Wow! I thought I was the only one that felt this way! I have been working as a new LPN in a group home for about a month. And I have not yet had to give an IM. But I will. There is an individual who, when having seizures gets an IM Ativan! When having siezures, that gonna make it easy !
    And I've been warned that drawing it up is very difficult!
    I couldn't imagine giving one to a baby!
    Thanls for your post!
    Drawing up Ativan is no different than drawing up any other med. Read your facility's policy on diluting it appropriately.

    Know your landmarks, enlist a 2nd person to help hold if necessary, and do your best to keep that big-*** needle out of view of the patient unless they specifically say they want to watch. (many patients don't)

    Like most things, this gets easier with practice.
  7. Visit  RNKay31 profile page
    0
    I also dislike pricking the skin, but it is a part of our job, all the best
  8. Visit  suznan profile page
    0
    I gotta say that i don't mind giving injections whether its sc or im. We did get lots of practice in clinicals though. We spent two mornings doing nothing but giving nursing home residents flu vaccines. I also had a clinical in the er one evening and all I did was give IM injections. It seemed that there was one ordered for almost every patient that night.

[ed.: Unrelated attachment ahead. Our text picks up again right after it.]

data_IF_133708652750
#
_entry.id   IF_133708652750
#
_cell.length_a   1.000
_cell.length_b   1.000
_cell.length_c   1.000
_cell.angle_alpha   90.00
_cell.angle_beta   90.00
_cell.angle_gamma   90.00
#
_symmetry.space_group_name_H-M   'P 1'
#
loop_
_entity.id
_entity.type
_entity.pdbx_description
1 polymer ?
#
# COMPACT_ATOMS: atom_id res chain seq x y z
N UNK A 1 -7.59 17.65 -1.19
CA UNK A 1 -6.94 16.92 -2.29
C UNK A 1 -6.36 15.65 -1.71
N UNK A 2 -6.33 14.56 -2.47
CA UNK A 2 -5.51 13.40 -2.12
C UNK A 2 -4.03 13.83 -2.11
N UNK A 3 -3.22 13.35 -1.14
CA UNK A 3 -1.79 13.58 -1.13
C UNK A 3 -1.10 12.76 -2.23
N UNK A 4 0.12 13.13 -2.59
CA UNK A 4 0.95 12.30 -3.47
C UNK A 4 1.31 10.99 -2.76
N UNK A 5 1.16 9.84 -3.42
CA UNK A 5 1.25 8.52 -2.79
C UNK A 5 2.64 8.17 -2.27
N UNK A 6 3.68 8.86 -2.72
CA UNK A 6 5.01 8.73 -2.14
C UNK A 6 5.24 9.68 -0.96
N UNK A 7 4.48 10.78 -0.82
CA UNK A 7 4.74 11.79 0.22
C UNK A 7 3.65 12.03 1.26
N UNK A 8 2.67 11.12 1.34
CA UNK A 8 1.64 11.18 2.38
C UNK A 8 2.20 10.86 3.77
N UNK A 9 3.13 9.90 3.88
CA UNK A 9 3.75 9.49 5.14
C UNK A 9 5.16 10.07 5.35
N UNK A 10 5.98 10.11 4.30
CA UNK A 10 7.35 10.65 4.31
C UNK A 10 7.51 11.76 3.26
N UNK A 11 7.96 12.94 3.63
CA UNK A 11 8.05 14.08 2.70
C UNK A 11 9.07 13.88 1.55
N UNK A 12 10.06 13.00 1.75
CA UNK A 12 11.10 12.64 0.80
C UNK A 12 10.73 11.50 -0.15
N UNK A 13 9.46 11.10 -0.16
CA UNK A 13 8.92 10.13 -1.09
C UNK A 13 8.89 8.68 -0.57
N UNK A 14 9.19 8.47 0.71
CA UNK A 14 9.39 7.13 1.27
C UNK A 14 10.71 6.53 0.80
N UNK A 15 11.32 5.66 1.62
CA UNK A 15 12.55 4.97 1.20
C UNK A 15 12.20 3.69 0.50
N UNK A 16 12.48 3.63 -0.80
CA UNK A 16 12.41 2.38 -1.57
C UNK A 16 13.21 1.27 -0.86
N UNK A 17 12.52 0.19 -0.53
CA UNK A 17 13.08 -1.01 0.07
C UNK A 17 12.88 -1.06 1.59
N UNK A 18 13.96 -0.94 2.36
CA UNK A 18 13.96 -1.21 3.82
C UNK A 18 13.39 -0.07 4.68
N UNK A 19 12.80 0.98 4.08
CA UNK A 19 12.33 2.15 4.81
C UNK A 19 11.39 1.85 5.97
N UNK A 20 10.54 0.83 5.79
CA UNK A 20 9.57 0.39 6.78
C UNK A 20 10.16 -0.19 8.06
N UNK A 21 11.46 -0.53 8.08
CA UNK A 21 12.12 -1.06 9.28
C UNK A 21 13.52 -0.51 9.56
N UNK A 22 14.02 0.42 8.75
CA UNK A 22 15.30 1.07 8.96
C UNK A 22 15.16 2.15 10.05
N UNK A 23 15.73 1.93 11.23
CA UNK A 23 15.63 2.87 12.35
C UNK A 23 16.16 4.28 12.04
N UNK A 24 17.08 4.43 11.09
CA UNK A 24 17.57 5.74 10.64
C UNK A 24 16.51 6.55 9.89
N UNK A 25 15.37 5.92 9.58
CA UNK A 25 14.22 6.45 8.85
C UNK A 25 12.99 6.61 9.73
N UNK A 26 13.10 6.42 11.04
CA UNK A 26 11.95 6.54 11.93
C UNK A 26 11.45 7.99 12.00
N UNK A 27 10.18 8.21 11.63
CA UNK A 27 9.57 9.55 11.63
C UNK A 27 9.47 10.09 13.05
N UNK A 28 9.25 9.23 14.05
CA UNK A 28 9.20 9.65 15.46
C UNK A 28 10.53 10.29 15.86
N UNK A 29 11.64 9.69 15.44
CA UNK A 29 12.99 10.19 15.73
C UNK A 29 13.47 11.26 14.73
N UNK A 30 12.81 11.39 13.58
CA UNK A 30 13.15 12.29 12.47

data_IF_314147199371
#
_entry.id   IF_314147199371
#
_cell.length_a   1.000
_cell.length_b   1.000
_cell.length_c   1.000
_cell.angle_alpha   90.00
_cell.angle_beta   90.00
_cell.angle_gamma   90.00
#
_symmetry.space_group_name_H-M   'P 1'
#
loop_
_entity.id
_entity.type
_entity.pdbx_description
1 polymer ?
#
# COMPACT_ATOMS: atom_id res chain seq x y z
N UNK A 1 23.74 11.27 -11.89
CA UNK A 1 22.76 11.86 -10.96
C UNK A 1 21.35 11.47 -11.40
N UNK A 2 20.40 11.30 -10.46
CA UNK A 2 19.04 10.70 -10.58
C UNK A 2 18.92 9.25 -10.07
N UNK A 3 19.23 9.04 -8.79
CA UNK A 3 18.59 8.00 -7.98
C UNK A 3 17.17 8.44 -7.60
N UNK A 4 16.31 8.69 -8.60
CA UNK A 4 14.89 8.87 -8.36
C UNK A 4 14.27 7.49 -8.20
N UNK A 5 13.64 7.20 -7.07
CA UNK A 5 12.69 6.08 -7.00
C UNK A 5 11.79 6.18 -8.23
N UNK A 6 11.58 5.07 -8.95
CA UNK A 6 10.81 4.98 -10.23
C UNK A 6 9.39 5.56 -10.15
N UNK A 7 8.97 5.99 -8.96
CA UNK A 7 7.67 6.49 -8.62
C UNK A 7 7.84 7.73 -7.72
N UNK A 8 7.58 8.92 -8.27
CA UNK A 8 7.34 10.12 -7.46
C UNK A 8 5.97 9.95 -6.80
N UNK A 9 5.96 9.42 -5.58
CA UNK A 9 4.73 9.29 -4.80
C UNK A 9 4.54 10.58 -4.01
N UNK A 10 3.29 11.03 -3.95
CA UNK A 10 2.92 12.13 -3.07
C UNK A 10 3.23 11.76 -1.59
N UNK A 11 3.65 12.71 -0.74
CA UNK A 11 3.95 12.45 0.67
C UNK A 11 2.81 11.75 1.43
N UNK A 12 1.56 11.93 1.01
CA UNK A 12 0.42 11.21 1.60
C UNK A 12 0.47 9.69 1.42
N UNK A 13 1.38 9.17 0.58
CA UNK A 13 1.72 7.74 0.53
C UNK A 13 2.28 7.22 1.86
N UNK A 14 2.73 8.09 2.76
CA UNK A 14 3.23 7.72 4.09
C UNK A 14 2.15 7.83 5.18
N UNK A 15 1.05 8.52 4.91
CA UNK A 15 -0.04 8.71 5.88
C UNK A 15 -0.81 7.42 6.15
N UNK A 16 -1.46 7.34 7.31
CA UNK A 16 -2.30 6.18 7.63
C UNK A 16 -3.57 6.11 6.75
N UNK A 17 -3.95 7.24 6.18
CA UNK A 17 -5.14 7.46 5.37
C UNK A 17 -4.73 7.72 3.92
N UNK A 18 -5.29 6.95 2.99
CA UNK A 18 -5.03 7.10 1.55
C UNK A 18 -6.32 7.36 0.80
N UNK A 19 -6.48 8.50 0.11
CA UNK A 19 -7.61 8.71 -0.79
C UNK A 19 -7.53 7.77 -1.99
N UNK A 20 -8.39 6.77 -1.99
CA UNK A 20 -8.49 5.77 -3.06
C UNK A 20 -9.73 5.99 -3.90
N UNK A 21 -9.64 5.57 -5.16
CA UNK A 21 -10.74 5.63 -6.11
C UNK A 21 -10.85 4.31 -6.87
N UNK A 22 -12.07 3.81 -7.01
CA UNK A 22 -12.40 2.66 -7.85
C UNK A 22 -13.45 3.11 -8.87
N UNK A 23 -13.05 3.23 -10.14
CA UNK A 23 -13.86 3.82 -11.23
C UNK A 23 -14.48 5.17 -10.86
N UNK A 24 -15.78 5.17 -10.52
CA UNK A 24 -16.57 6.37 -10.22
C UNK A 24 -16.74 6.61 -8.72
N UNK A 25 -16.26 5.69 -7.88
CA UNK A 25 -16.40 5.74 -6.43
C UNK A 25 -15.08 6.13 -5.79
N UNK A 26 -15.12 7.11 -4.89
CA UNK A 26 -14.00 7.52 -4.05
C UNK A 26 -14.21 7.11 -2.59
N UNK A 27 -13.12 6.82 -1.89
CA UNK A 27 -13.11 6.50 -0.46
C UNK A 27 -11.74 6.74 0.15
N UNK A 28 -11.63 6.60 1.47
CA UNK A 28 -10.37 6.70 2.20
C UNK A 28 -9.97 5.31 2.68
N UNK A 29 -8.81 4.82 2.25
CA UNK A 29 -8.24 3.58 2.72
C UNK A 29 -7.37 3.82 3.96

Susan
  9. Visit  RNKay31 profile page
    0
    Don't worry, you will feel much better in the future, all the best to you.
  10. Visit  lysh7777 profile page
    0
    what really bothers me, and freaks me out is having to go in and give these little old frail, cachetic, woman their flu shots. Ahh! I feel like I'm going to punch the needle right thru them and out through the other side! I seriously get sick to my stomach just thinking about it. Oh well. Can't get out of it though!
  11. Visit  Cheez-It! profile page
    0
    LMAO i love this. I used to feel this way. The first IM injection I EVER gave, was in my mommy's butt! LMAO

    BUT, whoever mentioned drawing Ativan up, yes, it's like drawing up pancake syrup! What I do, God only know's I'll get in trouble for this one way or another, but our residents get cocktails. I dilute the Ativan with some Haldol or the Cogention. Much easier to draw up that way.

    Just keep going, don't give up. I work a behavior facility. I give injections to sometimes, the same residents 3 and 4 times a day. Eventually it'll become second nature. Just go for it and don't second guess yourself. That's the worst thing you could do.
  12. Visit  azilliRN profile page
    0
    Quote from MIA-RN1